What is the significance in Jesus being pierced on the cross versus having his legs broken?


John 19:34

ESV - 34 But one of the soldiers pierced his side with a spear, and at once there came out blood and water.

Clarify Share Report Asked September 30 2015 Mini Stewart Butler

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Mini Jennell Houts
The significance is that it fulfilled Messianic scripture. John 19:35-37 says "And he who has seen has testified, and his testimony is true; and he knows that he is telling the truth, so that you may believe. For these things were done that the Scripture should be fulfilled, “Not one of His bones shall be broken.” And again another Scripture says, “They shall look on Him whom they pierced.”

The Old Testament scriptures that are referenced here are Exodus 12:46; Numbers 9:12; Psalm 34:20; Zechariah 12:10. Jesus said repeatedly through the gospels that He came to fulfill scriptures that were written about Him.

Normally, when people were crucified by the Romans, if they didn't die quick enough, the soldiers would break the legs of the crucified so they couldn't raise themselves up to breathe anymore (and they would suffocate). But when soldiers came to break Jesus's legs, he was already dead, so they didn't bother.

Because He was pierced and none of His bones were broken, these are just 2 more confirmations (among many, many more) that Jesus truly is the Jewish Messiah, the Christ, according to scripture.

October 01 2015 0 responses Vote Up Share Report

Mini Tim Maas Retired Quality Assurance Specialist with the U.S. Army
In giving the rules for observing the Passover to Israel in the Old Testament, God specified in Exodus 12 that each Israelite household was to kill a lamb by cutting its throat, and then to apply the lamb's blood to the doorposts of the house. The blood served as a visible sign to God to spare the first-born of each household in Israel when He passed through the land that night, and killed all the first-born of Egypt.

God also specified in Exodus 12:46 (and, later, in Numbers 9:12, as well) that no bones of the Passover lamb were to be broken in the process of killing it and eating it.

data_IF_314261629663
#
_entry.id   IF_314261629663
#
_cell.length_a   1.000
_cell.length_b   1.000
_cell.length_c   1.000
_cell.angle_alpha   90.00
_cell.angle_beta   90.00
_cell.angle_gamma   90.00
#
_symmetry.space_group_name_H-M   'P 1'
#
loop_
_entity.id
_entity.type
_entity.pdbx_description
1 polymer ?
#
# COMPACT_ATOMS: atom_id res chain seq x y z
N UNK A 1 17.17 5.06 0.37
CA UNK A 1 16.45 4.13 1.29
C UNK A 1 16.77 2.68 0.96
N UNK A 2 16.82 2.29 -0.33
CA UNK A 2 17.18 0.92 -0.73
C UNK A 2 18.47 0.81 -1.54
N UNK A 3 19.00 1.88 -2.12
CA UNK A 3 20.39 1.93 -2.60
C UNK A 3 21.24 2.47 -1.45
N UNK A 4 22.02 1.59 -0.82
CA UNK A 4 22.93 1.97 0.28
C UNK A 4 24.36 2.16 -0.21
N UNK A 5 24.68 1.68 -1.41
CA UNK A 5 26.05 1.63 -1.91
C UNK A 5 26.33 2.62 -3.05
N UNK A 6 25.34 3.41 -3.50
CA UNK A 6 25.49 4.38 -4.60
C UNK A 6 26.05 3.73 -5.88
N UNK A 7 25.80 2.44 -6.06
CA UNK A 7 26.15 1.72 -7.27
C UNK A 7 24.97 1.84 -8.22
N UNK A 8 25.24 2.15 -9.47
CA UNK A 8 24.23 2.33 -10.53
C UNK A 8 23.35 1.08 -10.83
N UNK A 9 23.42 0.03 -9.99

The Passover lamb was a prophetic foreshadowing of the ultimate and final salvation (that is, a saving from eternal death) that God would make possible not just for Israel, but for all mankind, by the sinless life (in the same way that the Passover lamb had been symbolic of purity or innocence), undeserved suffering, and sacrificial death of Jesus, who was God incarnate, and to whom the New Testament refers in multiple passages (such as John 1:29) as "the Lamb of God". Jesus performed the same role in shedding His blood for the forgiveness of sins that the blood of the Passover lamb did in sparing the Israelites.

The Romans normally broke the legs of those whom they crucified in order to hasten their deaths, since, after their legs were broken, they would not be able to push themselves upward on the cross in order to be able to breathe in the crucified position, and they would thus rapidly die of asphyxiation. However, by the time the Roman soldiers at the crucifixion came to break the legs of Jesus and the two others who had been crucified with Him, they did not break Jesus' legs, since He was already dead. (This further identified Jesus in His role as the ultimate fulfillment of the symbolism of the Passover lamb.)

Instead, one of the soldiers (in order to assure beyond doubt that Jesus was dead) pierced Jesus' side with a spear, which penetrated the pericardium (the membrane surrounding the heart), and caused collected blood and water to flow out of the wound in Jesus' side. The fact that Jesus was wounded in this manner fulfilled another prophetic passage in Zechariah 12:10.

This also illustrates how God uses even people who know nothing of Him (such as the Roman soldiers) to carry out His prophesied purposes (as He also did, for example, when Augustus Caesar issued the decree in Luke 2 that resulted in Joseph and Mary traveling from Nazareth to Bethlehem, so that Jesus would be born there; or when Jesus died by the Roman practice of crucifixion, in fulfillment of Psalm 22).

October 01 2015 0 responses Vote Up Share Report

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